The importance of hoof care during the foal’s
first year of life cannot be overemphasized. A proper trimming
program will help determine the future shape and structures of
the foal’s foot. Trimming will also affect the hoof/pastern
axis, the fetlock angle and the joints above the foot. In this
way, it influences the alignment of the entire limb. Another
often-overlooked goal of trimming is to provide protection to
the immature structures contained within the hoof capsule and
to prevent any form of pain response. This pain response may
be responsible for the various flexure deformities
The whole limb should be evaluated not just the foot.
All foals should be brought out and stood up on a hard, level
surface. They should also be walked a few steps if possible.
This can be
accomplished by walking the mare in a straight line so that,
as the foal follows, he moves freely and in a straight line.
The standing foal should be evaluated from the front and from
the side. Looking from the front, an easy method of examining
the foal’s limbs is to place imaginary dots above and below
each joint, starting at the elbow and extending to the ground
surface. Now connect these dots with an imaginary line (Figure
1). This method allows one to determine if any abnormalities
of alignment are present and if so, where they occur. It also
shows that “toe out” or “toe in” conditions often cannot be
corrected by trimming the feet as they are caused by
abnormalities above the hoof. Any flares present on the hoof
wall are noted at this time.
When looking from the side, the hoof/pastern axis and angle of
the heel are evaluated. The hoof pastern axis may be broken
forward or broken backward and the heel angle decreased with a
low heel (Figure 2-- note the low heel angle on this two month
Watching the foal move allows examination of the limbs in
flight. One should observe how the foal’s foot contacts the
ground. For example, a foal with a rotational deformity will
land on the outside of the hoof wall first. This whole
procedure can be done in less than a minute but is often left
out of the trimming program.
When should the
foal have its first trim? We like to start at a month of age
for three reasons. First, it may be the first time the foal’s
feet and limbs are critically evaluated. The farrier usually
does this evaluation. With the knowledge and skill of many
farriers today, they are very capable. In many instances, this
exam is done by a farrier and a veterinarian who work well
together. The veterinarian should have a background and
interest in podiatry.
Second, it is important to get the foal acquainted with the
trimming procedure. This should be a pleasant yet firm
experience. It will begin the behavior habits for future
Third, at a
month of age, there is usually minor trimming that can be
performed, such as removing a pointy toe or rounding up the
hoof wall if cracks are present.
Our thoughts on trimming may differ slightly from current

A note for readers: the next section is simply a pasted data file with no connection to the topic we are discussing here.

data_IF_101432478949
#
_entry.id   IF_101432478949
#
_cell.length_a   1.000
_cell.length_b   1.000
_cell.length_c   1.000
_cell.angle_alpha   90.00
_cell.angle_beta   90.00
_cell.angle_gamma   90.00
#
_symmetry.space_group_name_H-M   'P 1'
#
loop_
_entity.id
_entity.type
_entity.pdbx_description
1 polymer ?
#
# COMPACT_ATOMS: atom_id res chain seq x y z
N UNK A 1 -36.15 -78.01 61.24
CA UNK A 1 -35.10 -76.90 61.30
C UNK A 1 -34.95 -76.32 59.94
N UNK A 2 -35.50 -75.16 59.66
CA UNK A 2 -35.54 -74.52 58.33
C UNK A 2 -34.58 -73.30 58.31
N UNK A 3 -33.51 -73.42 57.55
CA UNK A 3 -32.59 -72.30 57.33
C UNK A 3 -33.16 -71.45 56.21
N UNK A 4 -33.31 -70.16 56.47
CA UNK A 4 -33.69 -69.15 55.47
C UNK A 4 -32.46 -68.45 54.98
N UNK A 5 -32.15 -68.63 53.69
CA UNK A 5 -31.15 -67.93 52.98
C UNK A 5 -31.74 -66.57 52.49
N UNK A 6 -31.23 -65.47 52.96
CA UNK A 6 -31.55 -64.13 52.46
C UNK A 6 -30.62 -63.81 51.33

practices, but are aimed at providing protection to the bottom
of the foot and building a strong hoof wall. The only tools
necessary to trim a foal are a hoof pick, a wire brush and a
rasp (Figure 3). A well-known and experienced farrier once
commented to me that to touch a foal’s foot with a hoof knife
is malpractice. Any flares are removed from the lower part of
the outer hoof wall.
surface of the foot, i.e. the sole, bars and frog are not
touched. The hoof wall is rasped at a 90o angle (Figure 4)
starting forward of the white line (sole-wall junction). The
rasp is then run around the perimeter of the hoof. This
creates a raised, tough; rounded edge that is resistant to
cracks (Figure 5). This rounded edge will protrude above the
sole. In this manner, the toe can be adequately shortened and,
at the same time, provide substantial protection to the bottom
of the foot.
Many foals at one month have a pointed toe (Figure 6). This
may cause them to break over on one or the other side of the
point. This point should be removed by simply squaring the
toe. .This is done from the outer hoof wall. The bottom of the
foot (Figure 7) shows that very little needs to be done.
A few rubs of the rasp at the heels to create
a flat heel base and squaring of the toe are all that is
necessary. Note that the frog is being sloughed, which usually
happens at about this time. It does not need to be removed as
it will come off with normal abrasion and the frog underneath
will be mature.
A foal at this age will usually have some horn growth,
depending on the footing (wet or dry). Any flares present at
this time are removed by rasping the lower part of the hoof
wall from the outside. Figures 8 & 9 show the foot before
trimming. Note the mild flare on the outside of the wall. This
can also be seen on the bottom of the foot. Using Figure 9 as
an example, the hoof wall is rasped at an angle as described
The foot is trimmed level unless any adjustment is necessary
from the initial evaluation. If one side of the foot is
lowered, it is never more than a few millimeters at a time.
The heels are rasped only until the bar is engaged (i.e.
becomes level with the hoof wall). The trimmed foot can be
seen in Figure 10. We often hear of trimming the heels back to
the widest or highest part of the frog. However, we feel that
this concept has no application in the trimming of foals.
Every foot is evaluated on an individual basis and adjustments
are made accordingly.
Figure 11 shows the foot following trimming with the flare
removed. Figure 12 shows a side view. Note the angle of the
heel in Figure 12 and imagine what the angle would be if one
tried to move the heels further back.
We can sum up our thoughts on trimming foals by saying “Only
do what is necessary, think of protection, remove nothing from
the bottom of the foot and always work the hoof wall at an
angle.” Remember that you are shaping the animal’s future.